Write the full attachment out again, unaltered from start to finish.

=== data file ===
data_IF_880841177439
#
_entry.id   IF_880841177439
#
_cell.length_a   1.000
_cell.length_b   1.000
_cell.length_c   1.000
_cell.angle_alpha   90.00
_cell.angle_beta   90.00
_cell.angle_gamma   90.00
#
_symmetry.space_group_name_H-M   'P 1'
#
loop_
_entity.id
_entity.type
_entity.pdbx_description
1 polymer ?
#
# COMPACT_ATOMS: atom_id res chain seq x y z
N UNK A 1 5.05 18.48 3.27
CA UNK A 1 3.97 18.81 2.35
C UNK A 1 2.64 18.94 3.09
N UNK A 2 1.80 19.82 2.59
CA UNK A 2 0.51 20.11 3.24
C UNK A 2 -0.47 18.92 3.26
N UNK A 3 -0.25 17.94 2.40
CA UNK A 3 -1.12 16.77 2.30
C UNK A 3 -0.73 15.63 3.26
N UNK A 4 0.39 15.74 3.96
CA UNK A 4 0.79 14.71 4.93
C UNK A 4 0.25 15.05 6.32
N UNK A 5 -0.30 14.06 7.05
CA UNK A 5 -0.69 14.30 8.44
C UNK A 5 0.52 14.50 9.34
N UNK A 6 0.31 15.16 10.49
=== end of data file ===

data_IF_880841177439
#
_entry.id   IF_880841177439
#
_cell.length_a   1.000
_cell.length_b   1.000
_cell.length_c   1.000
_cell.angle_alpha   90.00
_cell.angle_beta   90.00
_cell.angle_gamma   90.00
#
_symmetry.space_group_name_H-M   'P 1'
#
loop_
_entity.id
_entity.type
_entity.pdbx_description
1 polymer ?
#
# COMPACT_ATOMS: atom_id res chain seq x y z
N UNK A 1 5.05 18.48 3.27
CA UNK A 1 3.97 18.81 2.35
C UNK A 1 2.64 18.94 3.09
N UNK A 2 1.80 19.82 2.59
CA UNK A 2 0.51 20.11 3.24
C UNK A 2 -0.47 18.92 3.26
N UNK A 3 -0.25 17.94 2.40
CA UNK A 3 -1.12 16.77 2.30
C UNK A 3 -0.73 15.63 3.26
N UNK A 4 0.39 15.74 3.96
CA UNK A 4 0.79 14.71 4.93
C UNK A 4 0.25 15.05 6.32
N UNK A 5 -0.30 14.06 7.05
CA UNK A 5 -0.69 14.30 8.44
C UNK A 5 0.52 14.50 9.34
N UNK A 6 0.31 15.16 10.49